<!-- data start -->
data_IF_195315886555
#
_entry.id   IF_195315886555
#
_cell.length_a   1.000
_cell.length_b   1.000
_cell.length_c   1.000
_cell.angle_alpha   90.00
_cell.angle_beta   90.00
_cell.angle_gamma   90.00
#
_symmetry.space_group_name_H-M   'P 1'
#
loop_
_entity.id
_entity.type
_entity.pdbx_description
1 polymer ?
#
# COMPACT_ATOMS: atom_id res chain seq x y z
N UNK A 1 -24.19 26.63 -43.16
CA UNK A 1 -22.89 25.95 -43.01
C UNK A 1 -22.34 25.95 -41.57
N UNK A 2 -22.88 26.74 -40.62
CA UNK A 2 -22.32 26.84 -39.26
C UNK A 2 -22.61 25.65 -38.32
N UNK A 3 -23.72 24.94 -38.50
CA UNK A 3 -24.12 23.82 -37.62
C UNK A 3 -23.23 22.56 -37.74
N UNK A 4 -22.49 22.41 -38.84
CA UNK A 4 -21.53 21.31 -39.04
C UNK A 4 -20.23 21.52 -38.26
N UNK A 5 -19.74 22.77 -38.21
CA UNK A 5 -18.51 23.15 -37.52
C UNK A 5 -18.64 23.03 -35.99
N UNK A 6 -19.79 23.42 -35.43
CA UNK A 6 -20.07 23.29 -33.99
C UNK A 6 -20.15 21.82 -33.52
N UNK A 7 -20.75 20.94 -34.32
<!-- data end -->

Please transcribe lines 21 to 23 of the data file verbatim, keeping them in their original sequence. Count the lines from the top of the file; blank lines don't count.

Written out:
N UNK A 1 -24.19 26.63 -43.16
CA UNK A 1 -22.89 25.95 -43.01
C UNK A 1 -22.34 25.95 -41.57